At TLC, staff commonly ask survivors’ families, “Are you getting help?” and “How can we help you through this process?”  It is important that family members do not neglect themselves while giving all they can to aid injured loved ones.  Such care taken is in the best interests of both the personal health of the family members in question and the optimal well-being of the survivors they support.  Caregivers with high stress levels often find themselves more susceptible to physical illnesses than the average person.  A family member side-lined by illness can offer only a fraction of the aid and support he or she would wish to.  Further, family members deserve to be allowed to live their lives to the most complete level of happiness possible (just like the survivors deserve to).  Put simply, if these family members are struggling themselves then they are placed in a severely disadvantaged position from which to help the survivors in their lives.

Family members of survivors should consider personal therapy and support groups as aids for their own psychological and spiritual adjustment (Both the Brain Injury Association of America and the American Stroke Association offer listings of local support groups).  These family members can often benefit from reaching out to friends and community resources in order to better address the management of difficulties.  Seeking help is not a sign of weakness but is instead a common sense step taken in the interest of maximizing both individual and family success and happiness.  Brain injuries are complex and stressful.  Family members should not pretend to be super-humans capable of handling anything and everything.  They should actively ask doctors and therapists for information on brain injury prognoses, education resources and proven strategies helpful in planning for the future.  Overall, one of the most important ways that family members can contribute to the advancing well-being of survivors in their lives is to remain sufficiently mindful of their own.

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A Story About Adjustment and Meaning

I would like to tell a brief story about adjustment and meaning that I often share with our patients at TLC.  I believe it highlights many important aspects of healthy post-injury adjustment.  Many years ago, TLC had a patient who had suffered a severe stroke.  He had been hard-working in his life as a truck driver, and his dedication to determined effort did not decline after being injured.  This patient worked incredibly hard to get better and in fact, he did improve.  However, his injury was too severe to allow him to return to his job.  He had an arm that did not work, weakness in one leg which caused walking to be more difficult and he had left neglect (a condition which causes the brain to ignore items on the left side).  He simply could no longer safely fulfill all the requirements of his job due the effects of the stroke.  It was apparent pretty early on in his rehabilitation that he would not be able to return to work at his former job in the foreseeable future and his psychotherapist attempted to help him plan for a different but still meaningful life after discharge.  The patient initially insisted that he was going to be able to get back to work, but after several months he began to understand and accept the reality of his situation.  After this acceptance, the conversations he’d had with his psychotherapist really began to sink in.  What happened next was truly special.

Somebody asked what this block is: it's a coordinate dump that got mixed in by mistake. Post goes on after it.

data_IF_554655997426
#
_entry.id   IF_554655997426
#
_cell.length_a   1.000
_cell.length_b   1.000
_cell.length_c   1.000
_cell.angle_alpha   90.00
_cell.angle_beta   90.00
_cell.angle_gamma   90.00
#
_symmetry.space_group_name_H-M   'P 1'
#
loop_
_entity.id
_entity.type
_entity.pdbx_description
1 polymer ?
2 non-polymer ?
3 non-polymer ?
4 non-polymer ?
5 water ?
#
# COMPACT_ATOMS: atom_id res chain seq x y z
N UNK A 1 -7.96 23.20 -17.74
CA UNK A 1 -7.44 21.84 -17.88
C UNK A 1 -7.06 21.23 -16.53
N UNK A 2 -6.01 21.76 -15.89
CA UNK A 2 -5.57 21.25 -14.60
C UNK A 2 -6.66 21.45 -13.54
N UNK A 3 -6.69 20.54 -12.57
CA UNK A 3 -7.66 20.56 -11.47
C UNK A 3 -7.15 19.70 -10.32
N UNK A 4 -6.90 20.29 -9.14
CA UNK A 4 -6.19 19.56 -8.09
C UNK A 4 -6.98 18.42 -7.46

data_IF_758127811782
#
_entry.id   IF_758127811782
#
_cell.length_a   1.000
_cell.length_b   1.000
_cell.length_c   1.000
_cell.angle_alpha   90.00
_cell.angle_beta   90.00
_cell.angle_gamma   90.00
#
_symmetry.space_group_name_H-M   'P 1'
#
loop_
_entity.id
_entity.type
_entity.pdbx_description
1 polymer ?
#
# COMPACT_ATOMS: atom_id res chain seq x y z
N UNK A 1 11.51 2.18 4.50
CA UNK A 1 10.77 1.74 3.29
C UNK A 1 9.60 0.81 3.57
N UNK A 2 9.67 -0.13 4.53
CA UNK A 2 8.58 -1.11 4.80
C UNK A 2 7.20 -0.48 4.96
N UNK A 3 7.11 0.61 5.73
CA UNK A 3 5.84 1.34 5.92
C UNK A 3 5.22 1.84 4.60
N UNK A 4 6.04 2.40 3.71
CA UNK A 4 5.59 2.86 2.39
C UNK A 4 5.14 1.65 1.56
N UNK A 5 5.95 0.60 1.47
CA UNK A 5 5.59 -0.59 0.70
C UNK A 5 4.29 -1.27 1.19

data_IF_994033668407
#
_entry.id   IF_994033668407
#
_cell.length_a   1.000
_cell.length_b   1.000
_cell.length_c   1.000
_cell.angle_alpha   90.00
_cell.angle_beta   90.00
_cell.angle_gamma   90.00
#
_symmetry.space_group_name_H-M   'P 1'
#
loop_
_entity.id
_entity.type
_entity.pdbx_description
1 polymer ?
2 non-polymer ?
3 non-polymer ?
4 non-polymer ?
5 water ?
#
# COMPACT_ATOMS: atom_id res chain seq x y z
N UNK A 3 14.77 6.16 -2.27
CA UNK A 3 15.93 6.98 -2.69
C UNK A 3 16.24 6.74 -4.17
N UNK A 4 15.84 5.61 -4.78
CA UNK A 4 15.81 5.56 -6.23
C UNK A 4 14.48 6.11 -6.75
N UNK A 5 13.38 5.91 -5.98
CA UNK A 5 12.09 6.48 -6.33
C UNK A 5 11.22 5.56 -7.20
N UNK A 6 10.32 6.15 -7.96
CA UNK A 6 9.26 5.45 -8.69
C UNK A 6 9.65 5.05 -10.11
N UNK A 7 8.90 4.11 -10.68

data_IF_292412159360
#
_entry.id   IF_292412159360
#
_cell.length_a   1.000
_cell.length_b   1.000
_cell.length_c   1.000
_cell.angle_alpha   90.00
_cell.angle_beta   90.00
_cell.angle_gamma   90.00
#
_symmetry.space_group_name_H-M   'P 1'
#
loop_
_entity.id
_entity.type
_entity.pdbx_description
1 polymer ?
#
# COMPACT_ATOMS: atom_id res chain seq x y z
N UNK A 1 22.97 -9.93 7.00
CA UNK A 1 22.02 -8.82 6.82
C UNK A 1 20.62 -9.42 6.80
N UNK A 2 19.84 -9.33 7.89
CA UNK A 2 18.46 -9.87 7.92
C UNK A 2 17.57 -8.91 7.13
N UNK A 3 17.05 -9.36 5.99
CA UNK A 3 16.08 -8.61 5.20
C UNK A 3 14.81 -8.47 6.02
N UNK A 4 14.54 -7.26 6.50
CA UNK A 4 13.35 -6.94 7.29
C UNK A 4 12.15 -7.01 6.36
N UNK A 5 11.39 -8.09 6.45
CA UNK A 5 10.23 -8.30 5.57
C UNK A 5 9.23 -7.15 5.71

One day, the patient walked into his psychotherapist’s office and stated that he had come to a decision.  He was not a young man but he had two young children.  He said that prior to his injury, he woke up before his children arose and came home after they had gone to sleep.  He never really saw his children except on Sundays.  Prior to his injury, he was a truck driver who was a good breadwinner for his family.  But now, his new job was going to be as a full-time dad who would be present for all of his children’s events and activities.  He was happy with his decision and found great meaning in being an active father.  By making this mental switch, his mood was brightened and he was excited for the future.  Seeing another potential opportunity, the therapist encouraged him to contact an adult daughter with whom he had not spoken in a long time (even prior to his stroke).  With a little encouragement, he made the call and was able to rekindle the relationship with his daughter.  She had two children, so he also was able to renew his relationship with his grandchildren.  He was truly happy.

Most of our patients at TLC are driven to return to their previous lives, and their visions for these restorations often include resuming previous occupations.  There is nothing wrong with this and our therapists work diligently to help patients reach these goals.  However, a brain injury may be too severe to allow a brain injury survivor to return to his or her old job.  Though this is sad, it does not mean an end to happiness and meaningfulness in the survivor’s life.  The survivor need only find a new or adjusted role that he or she can then embrace.  This adjusted role does not have to look the same for each survivor, it just has to bestow upon a given survivor’s life the sense of value that accompanies that recognized significance.